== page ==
Thursday, June 18, 2009

The Atonement: The Christus Victor View

Lately I've been reading a lot of books on the atonement, partially because I'm trying to sharpen my theological edges, but mostly because preaching about the breastplate of righteousness (Eph 6:14) has caused me to rejoice deeply--very deeply--in what Christ accomplished for his precious bride on the cross. In other words, I've been reading much that I might rejoice all the more. I want to see what Christ has done, as clearly as I can, so that I might worship him as I ought.

The book I'm reading right now is part of the "Four Views" series and is entitled, as you might expect, Four Views: The Nature of the Atonement (Intervarsity, 2006). The book presents the Christus Victor view (Greg Boyd), the penal substitutionary view (Tom Schreiner), the healing view (Bruce Reichenbach), and the kaleidoscopic view (Joel Green), in that order. Each author first makes his argument, and then each of the others briefly respond. Cool idea for a series.

Today I read the essay and responses on the Christus Victor. This view argues that, whereas the church has fashioned many "atonement models" over the centuries, the idea that Christ defeated Satan and his forces on the cross is the central one. It is the unifying meaning of the cross that does not deny other meanings but rather embraces and makes sense of them all. Boyd begins by surveying the motif of warfare, and especially of spiritual warfare, throughout the Bible, and then he attempts to show that the main thing Jesus Christ accomplished, through his life and death and resurrection, was ultimate victory in this warfare.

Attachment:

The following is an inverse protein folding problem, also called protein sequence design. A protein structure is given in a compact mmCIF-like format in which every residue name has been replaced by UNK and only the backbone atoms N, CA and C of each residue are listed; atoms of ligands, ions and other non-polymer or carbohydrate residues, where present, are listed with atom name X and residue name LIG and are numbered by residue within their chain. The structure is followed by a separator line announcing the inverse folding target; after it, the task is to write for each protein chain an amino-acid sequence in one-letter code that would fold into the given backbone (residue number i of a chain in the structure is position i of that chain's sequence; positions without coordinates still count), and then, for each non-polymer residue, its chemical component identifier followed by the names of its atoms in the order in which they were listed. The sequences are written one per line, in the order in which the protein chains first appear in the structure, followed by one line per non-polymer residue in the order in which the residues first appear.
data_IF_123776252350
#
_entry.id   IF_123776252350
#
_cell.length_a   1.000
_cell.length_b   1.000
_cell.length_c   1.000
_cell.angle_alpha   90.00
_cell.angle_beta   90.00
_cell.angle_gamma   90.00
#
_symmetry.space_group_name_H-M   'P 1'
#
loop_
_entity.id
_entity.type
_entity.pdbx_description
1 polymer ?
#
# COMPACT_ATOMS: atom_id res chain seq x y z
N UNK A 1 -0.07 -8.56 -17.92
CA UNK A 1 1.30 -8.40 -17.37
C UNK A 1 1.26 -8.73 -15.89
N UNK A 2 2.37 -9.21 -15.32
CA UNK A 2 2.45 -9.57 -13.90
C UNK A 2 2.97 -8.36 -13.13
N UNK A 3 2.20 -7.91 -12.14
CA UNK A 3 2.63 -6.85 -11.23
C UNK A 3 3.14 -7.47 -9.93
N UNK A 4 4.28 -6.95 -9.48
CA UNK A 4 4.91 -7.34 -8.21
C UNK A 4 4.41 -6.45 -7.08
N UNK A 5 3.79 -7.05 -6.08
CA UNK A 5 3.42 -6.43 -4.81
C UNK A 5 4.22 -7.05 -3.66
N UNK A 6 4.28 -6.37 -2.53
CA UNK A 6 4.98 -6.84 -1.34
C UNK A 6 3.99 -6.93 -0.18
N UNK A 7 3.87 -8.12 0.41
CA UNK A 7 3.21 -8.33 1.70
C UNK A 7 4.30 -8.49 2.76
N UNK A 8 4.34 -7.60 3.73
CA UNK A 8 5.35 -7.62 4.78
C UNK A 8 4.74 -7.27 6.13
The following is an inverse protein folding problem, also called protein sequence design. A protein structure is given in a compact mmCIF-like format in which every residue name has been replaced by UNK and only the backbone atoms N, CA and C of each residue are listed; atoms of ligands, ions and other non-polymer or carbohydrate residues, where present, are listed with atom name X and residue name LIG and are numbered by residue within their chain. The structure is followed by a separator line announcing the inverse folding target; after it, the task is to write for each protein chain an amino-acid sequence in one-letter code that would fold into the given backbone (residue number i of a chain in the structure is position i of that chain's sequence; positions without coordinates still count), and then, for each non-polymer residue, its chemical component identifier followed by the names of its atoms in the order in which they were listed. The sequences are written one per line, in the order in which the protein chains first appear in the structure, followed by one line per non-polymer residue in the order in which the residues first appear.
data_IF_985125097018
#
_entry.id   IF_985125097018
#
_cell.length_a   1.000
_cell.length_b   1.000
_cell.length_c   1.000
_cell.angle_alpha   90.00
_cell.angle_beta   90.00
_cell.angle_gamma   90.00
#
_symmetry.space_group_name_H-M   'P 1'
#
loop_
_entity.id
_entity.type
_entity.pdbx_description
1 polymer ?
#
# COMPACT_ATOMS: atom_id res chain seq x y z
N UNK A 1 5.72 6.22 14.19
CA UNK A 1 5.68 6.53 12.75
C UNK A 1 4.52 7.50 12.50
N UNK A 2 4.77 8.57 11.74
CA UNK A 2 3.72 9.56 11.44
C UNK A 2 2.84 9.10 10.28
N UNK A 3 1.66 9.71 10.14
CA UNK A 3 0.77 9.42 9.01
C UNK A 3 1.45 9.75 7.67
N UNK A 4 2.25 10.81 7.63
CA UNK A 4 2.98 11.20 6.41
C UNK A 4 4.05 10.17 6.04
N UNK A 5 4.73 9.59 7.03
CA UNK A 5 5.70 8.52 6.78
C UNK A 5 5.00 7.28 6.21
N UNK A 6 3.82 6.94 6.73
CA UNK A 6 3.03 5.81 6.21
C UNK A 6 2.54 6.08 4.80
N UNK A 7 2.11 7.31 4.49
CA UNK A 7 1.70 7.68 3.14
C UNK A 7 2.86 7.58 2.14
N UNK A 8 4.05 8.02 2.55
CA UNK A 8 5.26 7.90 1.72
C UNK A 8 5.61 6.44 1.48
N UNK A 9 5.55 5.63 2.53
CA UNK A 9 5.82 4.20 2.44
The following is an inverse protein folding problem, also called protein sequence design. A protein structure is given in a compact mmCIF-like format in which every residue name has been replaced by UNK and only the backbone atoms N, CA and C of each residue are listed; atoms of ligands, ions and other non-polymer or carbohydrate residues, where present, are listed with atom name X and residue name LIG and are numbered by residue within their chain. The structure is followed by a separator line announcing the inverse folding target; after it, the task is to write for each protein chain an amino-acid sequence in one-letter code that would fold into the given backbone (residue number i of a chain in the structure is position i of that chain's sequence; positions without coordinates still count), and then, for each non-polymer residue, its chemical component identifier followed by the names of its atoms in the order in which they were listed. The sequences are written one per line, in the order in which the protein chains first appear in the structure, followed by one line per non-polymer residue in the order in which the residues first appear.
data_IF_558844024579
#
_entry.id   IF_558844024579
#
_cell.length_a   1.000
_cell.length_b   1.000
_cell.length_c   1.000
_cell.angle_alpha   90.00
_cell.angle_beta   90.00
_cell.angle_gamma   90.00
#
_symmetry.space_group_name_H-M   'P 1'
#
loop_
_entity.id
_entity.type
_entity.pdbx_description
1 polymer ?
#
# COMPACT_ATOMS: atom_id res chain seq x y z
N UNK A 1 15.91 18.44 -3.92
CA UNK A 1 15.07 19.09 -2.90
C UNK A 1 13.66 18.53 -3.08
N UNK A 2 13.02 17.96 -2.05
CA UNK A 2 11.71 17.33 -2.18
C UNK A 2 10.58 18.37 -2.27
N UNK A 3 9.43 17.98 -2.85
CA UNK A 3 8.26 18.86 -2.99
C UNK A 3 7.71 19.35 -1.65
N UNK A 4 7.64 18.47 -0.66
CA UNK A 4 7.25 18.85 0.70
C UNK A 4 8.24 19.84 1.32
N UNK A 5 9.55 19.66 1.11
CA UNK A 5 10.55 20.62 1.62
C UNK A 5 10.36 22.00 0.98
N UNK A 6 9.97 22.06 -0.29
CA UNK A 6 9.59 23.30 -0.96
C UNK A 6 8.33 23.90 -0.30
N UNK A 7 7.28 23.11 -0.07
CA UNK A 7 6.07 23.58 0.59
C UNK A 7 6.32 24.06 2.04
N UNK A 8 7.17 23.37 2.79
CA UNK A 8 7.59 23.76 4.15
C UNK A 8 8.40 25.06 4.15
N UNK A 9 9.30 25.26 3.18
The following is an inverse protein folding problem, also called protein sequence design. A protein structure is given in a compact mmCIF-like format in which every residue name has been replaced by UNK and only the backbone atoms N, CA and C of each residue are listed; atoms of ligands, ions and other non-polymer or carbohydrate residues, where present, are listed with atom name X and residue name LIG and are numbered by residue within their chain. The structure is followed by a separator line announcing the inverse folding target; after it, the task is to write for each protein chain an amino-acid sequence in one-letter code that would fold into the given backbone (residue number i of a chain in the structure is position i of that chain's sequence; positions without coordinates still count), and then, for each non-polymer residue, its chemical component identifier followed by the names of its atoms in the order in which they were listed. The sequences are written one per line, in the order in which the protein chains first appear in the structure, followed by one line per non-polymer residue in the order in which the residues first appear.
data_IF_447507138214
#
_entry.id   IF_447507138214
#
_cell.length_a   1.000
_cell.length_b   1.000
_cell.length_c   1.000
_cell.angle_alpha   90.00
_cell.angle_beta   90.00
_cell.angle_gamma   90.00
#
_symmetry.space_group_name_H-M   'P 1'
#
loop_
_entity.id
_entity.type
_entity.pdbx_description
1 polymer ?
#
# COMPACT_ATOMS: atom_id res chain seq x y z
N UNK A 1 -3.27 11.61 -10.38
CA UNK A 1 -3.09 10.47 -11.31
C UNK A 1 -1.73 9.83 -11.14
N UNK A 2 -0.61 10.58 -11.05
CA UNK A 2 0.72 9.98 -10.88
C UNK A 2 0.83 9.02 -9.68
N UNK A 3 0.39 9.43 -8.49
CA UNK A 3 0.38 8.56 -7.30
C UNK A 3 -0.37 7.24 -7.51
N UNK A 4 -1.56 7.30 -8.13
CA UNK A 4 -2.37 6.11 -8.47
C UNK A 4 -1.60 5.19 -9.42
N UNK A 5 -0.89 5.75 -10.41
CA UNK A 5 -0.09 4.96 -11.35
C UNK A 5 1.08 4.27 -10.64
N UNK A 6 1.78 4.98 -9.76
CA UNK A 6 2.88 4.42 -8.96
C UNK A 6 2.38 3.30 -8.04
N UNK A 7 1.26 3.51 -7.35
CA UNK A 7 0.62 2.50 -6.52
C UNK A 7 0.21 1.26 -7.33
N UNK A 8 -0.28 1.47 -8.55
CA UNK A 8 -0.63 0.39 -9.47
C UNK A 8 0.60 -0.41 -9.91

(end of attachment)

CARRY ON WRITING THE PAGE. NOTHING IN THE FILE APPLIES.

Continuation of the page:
In some ways I found his essay compelling and feeding and inspiring, but overall I found it unconvincing. I don't mean to be uncharitable, but I don't think Boyd reads the Bible very carefully. For instance, he argues at one point that the redemption described in Eph 2:1-10 is predicated upon the fact that "all things" have been put under the feet of Jesus, which he interprets to mean the rulers and authorities et al. which become prominent at the end of Ephesians. I don't have time to go into details right now, but even a cursory reading of Eph 1 - 2 will, I think, show this reading to be unfounded.

More generally, while it is true that the life and death of Christ dealt a decisive blow against Satan and his forces, and while I was inspired to read Boyd's vivid account of that truth, I very much doubt that this truth is at the center of the center of Christ's redemptive purposes, at least in the way Boyd protrays it.

Each of the respondees basically said the same thing, in their own way. I found Reichenbach's critic most poignant: "Frankly, if Greg Boyd's thesis is true, a Christian should have some significant worries. It is not that Boyd's warfare model lacks biblical support or is illogical. Rather, making divine warfare the centerpiece of creation and redemption and giving enormous powers to Satan and his minions has serious implications for Christian faith" (54).

Amen. Christ is indeed the Victor over all the powers of darkness, but I think there are realities and truths that are yet closer to the center of his redemptive purposes.

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